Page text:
Former President Barack Obama took a private jet from Hawaii last week to Bali, Indonesia, where he and his family are staying in a $2,500-a-night suite for a week, and making time for whitewater rafting.

Good for him.

Some people are criticizing the former president for his lavish vacations, and it's true that there is something more than a little galling about his living the high life after his malign eight years governing the rest of us. But we'd actually like Obama to take even more vacations — indeed, a complete and unceasing absence from the political stage.

Whether he deserves a break is less important than the fact that America desperately deserves a break from him. We urge him to spend more time with his family, and to set aside completely his tiring, tiresome, indecorous and arrogant efforts to hang around as a political scold.

With disregard for precedent and disdain for decorum, Obama has refused to bow out of the political fray after leaving office. Again and again, he has deliberately acted to make government more difficult and success more unlikely for President Trump. This has included buddy-buddy visits and high-fives with foreign leaders who gave Trump a cold shoulder. It was his sad impression of the Dixie Chicks, traveling overseas to preen and signal that he was better than the man his country chose as his successor.

This week, despite all the charms of Hawaii, Indonesia, Michelle and his daughters, Obama took time out to pen a long essay on the healthcare bill being considered by the Senate. Perhaps his four years in the Senate and eight years in the White House left him with little confidence in Democratic leader Chuck Schumer. Perhaps he thought MSNBC, the Washington Post, the New York Times, the Atlantic, NPR, CNN and every other liberal outlet lacked the intellectual firepower to take on Sens. Mitch McConnell and John Barrasso.

Whatever the cause, the former president posted nearly 1,000 words on Facebook criticizing the GOP bill. Despite that length, Obama found no space for substantive argument, and instead filled his missive with the trite ("We did these things together ..."), the economically illiterate ("contraceptive care and preventive care are now free,") and the hypocritical (calls for "compromise between Democrats and Republicans").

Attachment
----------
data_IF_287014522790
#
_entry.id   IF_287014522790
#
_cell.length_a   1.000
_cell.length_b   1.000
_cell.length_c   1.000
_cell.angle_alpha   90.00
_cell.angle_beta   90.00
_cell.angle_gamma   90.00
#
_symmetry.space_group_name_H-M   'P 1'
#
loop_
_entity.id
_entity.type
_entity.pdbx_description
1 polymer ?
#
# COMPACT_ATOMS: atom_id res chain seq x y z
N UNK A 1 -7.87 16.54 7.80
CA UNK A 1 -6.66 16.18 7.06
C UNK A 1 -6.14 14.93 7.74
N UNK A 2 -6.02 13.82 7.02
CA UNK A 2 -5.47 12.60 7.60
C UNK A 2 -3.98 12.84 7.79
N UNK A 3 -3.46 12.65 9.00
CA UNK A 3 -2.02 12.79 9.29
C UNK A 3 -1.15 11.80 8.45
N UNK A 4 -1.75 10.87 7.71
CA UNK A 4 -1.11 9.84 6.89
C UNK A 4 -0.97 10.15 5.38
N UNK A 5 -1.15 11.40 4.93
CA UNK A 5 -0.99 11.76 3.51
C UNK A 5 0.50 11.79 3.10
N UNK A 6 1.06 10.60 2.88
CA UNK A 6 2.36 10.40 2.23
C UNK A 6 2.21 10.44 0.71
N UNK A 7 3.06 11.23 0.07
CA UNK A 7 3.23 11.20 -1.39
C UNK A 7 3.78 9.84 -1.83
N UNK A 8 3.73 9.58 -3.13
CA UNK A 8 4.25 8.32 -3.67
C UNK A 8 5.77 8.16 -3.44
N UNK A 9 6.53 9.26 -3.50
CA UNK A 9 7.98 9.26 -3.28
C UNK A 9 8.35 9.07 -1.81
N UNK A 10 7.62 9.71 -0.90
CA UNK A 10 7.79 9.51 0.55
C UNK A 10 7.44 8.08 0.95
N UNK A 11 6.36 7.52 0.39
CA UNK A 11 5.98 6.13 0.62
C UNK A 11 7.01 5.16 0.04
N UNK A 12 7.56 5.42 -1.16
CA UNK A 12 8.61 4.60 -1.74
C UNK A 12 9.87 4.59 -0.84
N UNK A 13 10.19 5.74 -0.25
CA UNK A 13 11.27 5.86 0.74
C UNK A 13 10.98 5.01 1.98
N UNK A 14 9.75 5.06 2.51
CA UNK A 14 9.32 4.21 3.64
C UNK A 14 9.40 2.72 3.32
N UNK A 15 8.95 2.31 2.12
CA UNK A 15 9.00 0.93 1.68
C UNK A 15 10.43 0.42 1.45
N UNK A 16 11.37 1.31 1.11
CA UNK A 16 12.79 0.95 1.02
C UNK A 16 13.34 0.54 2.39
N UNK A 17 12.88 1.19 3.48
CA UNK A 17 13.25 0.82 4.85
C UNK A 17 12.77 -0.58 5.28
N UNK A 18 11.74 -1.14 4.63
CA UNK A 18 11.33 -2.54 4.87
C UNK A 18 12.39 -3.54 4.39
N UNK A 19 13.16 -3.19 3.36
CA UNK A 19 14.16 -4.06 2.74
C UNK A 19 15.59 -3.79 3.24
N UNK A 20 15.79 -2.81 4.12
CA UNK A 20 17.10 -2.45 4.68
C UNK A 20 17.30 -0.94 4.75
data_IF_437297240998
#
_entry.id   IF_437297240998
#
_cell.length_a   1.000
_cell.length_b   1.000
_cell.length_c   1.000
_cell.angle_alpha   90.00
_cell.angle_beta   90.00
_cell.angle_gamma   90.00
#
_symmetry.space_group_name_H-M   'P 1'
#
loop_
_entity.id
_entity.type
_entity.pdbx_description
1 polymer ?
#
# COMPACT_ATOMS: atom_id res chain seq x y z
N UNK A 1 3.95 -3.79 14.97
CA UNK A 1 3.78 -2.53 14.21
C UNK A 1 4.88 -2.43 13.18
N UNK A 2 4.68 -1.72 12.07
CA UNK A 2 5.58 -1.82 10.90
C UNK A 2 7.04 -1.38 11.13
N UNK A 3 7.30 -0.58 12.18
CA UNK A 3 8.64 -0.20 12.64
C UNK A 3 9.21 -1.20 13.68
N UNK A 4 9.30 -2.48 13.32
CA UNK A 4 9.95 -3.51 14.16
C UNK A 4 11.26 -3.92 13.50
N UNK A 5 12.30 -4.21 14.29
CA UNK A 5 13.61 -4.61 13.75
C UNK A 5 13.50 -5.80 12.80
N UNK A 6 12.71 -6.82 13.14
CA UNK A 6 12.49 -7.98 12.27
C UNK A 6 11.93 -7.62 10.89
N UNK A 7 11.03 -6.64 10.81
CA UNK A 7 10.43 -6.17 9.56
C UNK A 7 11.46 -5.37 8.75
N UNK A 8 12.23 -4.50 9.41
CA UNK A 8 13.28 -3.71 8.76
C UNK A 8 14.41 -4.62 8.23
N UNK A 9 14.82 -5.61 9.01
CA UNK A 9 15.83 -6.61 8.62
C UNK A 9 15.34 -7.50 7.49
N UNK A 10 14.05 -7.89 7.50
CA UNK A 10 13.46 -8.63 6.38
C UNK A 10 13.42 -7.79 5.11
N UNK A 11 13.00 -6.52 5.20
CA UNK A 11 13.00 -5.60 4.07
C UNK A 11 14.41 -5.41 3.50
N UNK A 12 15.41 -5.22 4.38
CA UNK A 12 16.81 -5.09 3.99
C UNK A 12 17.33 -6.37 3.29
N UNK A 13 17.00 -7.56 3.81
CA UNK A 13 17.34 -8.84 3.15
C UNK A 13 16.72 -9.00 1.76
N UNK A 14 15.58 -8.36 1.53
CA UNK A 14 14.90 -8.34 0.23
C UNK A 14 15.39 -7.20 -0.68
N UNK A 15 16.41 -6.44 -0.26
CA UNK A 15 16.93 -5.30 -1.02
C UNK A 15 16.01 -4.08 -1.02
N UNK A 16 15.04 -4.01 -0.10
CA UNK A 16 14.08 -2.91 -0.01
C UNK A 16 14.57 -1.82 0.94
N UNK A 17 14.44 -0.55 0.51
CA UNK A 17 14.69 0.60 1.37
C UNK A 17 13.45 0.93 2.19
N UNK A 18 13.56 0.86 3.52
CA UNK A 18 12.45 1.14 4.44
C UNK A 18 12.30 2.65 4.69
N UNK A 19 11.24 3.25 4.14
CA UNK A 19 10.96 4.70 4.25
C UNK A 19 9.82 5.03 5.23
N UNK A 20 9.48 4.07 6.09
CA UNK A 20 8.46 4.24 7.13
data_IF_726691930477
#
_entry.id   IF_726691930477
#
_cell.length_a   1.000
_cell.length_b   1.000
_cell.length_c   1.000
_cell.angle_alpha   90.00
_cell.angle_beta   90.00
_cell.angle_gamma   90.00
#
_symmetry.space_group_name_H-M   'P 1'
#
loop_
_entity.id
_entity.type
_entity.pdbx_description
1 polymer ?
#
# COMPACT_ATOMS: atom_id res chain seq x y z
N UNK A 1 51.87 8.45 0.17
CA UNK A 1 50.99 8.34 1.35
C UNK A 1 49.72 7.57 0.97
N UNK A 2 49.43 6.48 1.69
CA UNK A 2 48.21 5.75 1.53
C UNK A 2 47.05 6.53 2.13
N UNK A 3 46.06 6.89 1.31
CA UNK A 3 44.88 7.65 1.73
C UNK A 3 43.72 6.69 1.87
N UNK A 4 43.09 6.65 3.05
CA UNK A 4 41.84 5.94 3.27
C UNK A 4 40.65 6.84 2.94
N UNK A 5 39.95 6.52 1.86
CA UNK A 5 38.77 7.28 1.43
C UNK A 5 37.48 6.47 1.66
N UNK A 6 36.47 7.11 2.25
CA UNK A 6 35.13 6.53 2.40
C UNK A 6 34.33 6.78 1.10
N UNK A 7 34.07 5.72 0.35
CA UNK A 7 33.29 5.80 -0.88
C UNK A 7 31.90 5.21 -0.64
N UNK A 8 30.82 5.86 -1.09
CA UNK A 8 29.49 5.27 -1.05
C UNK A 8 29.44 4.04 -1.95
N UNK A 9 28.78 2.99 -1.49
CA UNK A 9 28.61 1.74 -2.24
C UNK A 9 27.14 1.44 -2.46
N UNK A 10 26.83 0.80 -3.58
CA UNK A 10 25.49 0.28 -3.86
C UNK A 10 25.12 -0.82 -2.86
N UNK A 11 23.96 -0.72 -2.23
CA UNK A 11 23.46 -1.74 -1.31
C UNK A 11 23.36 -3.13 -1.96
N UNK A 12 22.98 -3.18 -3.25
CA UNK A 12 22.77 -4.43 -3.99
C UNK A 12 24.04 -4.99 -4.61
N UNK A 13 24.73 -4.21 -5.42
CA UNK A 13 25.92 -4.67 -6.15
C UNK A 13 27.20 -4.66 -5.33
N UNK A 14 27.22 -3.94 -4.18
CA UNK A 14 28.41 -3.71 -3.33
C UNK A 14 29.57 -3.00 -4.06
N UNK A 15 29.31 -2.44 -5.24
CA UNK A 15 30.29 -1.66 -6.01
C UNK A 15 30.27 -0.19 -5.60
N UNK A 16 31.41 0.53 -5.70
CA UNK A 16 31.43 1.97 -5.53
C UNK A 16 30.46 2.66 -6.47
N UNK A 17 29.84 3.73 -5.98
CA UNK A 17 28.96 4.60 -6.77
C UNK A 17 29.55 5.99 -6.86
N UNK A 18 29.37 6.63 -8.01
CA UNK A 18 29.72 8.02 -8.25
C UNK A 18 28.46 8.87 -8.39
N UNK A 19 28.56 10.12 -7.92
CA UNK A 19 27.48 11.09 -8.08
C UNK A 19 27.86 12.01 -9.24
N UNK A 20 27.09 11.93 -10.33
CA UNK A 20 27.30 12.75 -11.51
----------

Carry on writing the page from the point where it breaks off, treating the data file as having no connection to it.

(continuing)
It was simply a hack partisan attack by the former president who does not know when he has arrived at a good time to be quiet, and who should have been windsurfing or chatting up Elon Musk.

The man clearly needs a rest. Not only was he president for eight years, over a government whose reach grew immensely under his reign, but once the country reacted to Obamacare by throwing his party out of power on Capitol Hill, Obama's job expanded even more. He took on — grabbed — the added burden of being the legislature as well, creating laws and appropriating funds all by himself. Talk about double duty.

Has any outgoing president ever had such a heavy lift in campaign season as Obama did, trying to make Hillary Clinton palatable to the country?

In his role as lead Democratic campaigner, Obama's job got bigger as the number of Democrats in elected office dropped steadily. No more Democratic speaker of the House. Gone are 20 Democratic governors. Erased are 12 Democratic Senate seats. Evaporated is the party's bench. This amazing shrinking party left Obama with less party support than his predecessors.

This is all the more reason for him to take his rest and recreation more seriously. There's a well-known Bob Mankoff cartoon in which a besuited guy is talking on the phone and says, "No, Thursday's out. How about never — is never good for you?"

Mr. President, looking at the calendar and assessing when it would be right for you to speak up, we've come to the conclusion that never would be good — is never good for you? We wish you a quiet retirement. A silent one, even. And we wish you'd understand that that's the appropriate thing for you to do.